Someone on our tour through a former military site in southern Arizona asked how damaged the facility would have been after a launch, whether it could have been re-used soon after again. As unflappably polite as our guide was, her expression betrayed a shadow of exasperated incredulity before her such-a-good-question game face reimposed itself. She patiently explained that while the facility would have suffered some reparable damage, there likely would have been no more “after” a launch of a missile that carried a warhead that equaled the destructive force of 600 Hiroshima bombs.
The Cold War doctrine of Mutual Assured Destruction conveyed the essential idea that the deployment of such fearsome weaponry by the Americans and Soviets would have meant lights out, game over, for the two countries – if not for all of humanity.
The young man’s perfectly reasonable question revealed how far removed he is from the Cold War’s existential madness. Imagine nations mobilizing its best scientific minds and vast resources to develop technologies they prayed would never be used.
South of Tucson, less than an hour drive from the Mexican border, the Titan Missile Museum is a fascinating Cold War monument, one of the 54 siloes from which Titan II missiles (the largest ever constructed) could have been launched from the 1960s to the 1980s. It is also a tribute to human ingenuity and hubris, science, and the power of restraint. Incredibly, this silo was operational when I was in high school (when the “Day After” TV movie tried to depict what a so-called “after” would have looked like), but it felt like it was from another era, if not another planet.
Intercontinental Ballistic Missiles capable of delivering a 9-megaton thermonuclear warhead up to 6,000 miles away within 30 minutes are among humanity’s most impressive creations, though certainly the most impressive thing about them is that they have never been used. And while that abstraction is at the core of so many heady political science, international relations, psychology, and game theory courses, it was fascinating to have a glimpse of what the tension between maximum vigilance and forbearance looked like on the desert ground – or rather, below desert ground, where for so many years 4-men crews spent 24-hour shifts ensuring they would be ready to launch the rocket within 58 seconds of receiving the right codes from the president.
You can see the filing cabinet with two padlocks (two different officers had different keys) that contained the corresponding codes to validate presidential orders in a control room that looks disturbingly like the set of the Chernobyl HBO series. Our tour guide walked us through all the painstaking steps – and then some, for redundancy’s sake – built into the operation of the facility to keep it alert, operational and safe, from outside attackers or infiltrators, nuclear attack, deranged crewmen, communications failures, power outages, nuclear leaks, and so on.
Humans being as flawed as we are, it is no small miracle we were able to build this nuclear missile silo, have it ready to fire at moment’s notice for two decades, and then dismantled it without having ever used it, and without major incident.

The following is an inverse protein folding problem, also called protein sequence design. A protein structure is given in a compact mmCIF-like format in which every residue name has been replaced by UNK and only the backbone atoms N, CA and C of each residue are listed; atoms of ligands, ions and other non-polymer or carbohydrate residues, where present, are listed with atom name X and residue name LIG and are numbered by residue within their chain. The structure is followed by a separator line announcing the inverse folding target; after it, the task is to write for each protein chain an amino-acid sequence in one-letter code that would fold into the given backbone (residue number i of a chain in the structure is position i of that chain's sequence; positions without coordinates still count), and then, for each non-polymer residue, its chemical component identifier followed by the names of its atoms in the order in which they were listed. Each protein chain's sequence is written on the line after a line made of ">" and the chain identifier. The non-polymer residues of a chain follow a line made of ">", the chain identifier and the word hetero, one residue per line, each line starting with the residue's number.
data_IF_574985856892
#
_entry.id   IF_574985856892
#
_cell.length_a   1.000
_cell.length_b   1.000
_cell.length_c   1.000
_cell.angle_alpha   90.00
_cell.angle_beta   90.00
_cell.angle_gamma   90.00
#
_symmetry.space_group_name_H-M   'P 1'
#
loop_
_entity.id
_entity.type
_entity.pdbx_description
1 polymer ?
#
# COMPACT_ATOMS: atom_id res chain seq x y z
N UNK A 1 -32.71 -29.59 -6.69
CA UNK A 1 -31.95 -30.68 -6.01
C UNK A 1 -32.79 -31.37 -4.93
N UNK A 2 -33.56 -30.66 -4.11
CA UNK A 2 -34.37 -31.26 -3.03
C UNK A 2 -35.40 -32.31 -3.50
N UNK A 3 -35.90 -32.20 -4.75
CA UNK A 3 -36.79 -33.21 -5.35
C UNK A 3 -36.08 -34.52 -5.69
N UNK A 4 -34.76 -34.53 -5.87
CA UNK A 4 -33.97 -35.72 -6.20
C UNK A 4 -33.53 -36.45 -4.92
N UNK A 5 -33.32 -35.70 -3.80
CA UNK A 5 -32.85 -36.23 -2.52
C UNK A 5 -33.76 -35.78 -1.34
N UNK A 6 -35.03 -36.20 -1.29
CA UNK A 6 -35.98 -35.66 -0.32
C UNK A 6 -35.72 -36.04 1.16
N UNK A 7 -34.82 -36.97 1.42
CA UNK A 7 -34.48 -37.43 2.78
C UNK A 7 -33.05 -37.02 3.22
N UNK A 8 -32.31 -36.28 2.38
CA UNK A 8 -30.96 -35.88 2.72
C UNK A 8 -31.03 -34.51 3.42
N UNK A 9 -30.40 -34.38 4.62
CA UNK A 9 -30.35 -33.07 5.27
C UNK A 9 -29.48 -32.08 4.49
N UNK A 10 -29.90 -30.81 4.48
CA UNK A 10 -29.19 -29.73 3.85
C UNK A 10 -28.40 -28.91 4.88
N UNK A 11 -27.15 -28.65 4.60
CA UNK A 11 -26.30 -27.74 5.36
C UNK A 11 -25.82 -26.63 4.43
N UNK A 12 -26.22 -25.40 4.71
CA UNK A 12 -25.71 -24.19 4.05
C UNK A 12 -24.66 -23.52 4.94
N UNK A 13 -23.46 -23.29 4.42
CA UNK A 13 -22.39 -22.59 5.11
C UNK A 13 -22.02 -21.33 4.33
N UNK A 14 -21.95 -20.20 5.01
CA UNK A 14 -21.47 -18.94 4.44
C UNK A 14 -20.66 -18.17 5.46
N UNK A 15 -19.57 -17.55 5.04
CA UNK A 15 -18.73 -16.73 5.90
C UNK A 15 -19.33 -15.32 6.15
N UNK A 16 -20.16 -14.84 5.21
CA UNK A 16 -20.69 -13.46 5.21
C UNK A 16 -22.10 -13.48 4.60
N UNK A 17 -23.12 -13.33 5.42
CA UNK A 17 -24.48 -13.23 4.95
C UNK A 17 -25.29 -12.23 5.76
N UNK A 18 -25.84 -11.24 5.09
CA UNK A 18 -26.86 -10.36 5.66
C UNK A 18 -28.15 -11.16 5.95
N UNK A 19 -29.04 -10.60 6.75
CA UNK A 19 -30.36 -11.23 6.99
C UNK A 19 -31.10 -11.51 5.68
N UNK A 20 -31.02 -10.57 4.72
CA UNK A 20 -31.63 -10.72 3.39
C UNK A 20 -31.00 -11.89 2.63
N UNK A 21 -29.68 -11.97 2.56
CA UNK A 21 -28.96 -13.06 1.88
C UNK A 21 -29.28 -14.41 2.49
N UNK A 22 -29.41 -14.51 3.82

Nuclear weapons are unimaginably horrific, so much so that they made actual war between Cold War superpowers untenable for either. But their merit in that regard is a debate for another day. What struck me after my museum visit was the disconnect between historic episodes when our democratic society proves capable of making long-term plans, mobilizing extraordinary resources, and competently managing complex systems and risk, and our everyday contemporary reality.
Aboveground, a lack of reason, an unmooring from science and reality, prevails nowadays. Political leaders and others who know better choose to propagate nonsensical lies about the most recent election, the nearby border with Mexico, and the Covid-19 vaccine. This last one is particularly distressing because it is often tempting to believe that if our society has lost some of its sense of purpose and unity, it’s because of the absence of such existential threats as the Cold War. But the global pandemic suggests otherwise, as this existential threat triggered plenty of whatever the opposite of purposeful unity is.
Meanwhile, back on the nuclear front, the Titan museum in Arizona celebrates a form of relieved triumphalism; a challenge overcome. But that is of course only true for this missile and this facility. Across the midwestern US, we now have hundreds of siloes for later-generation ballistic nuclear missiles still in operation, still navigating that tension between maximum vigilance and forbearance. And there are more nuclear powers around the world today than there were at the height of the Cold War, charged with safekeeping prohibitively destructive weapons in a world short on reason.
Let’s hope humanity has a few more miracles in us.
* Andrés Martínez is a professor of practice in the Cronkite School of Journalism at Arizona State University and the editorial director of Future Tense, a Washington, D.C.-based ideas journalism partnership between ASU, Slate magazine, and New America .Twitter: @AndresDCmtz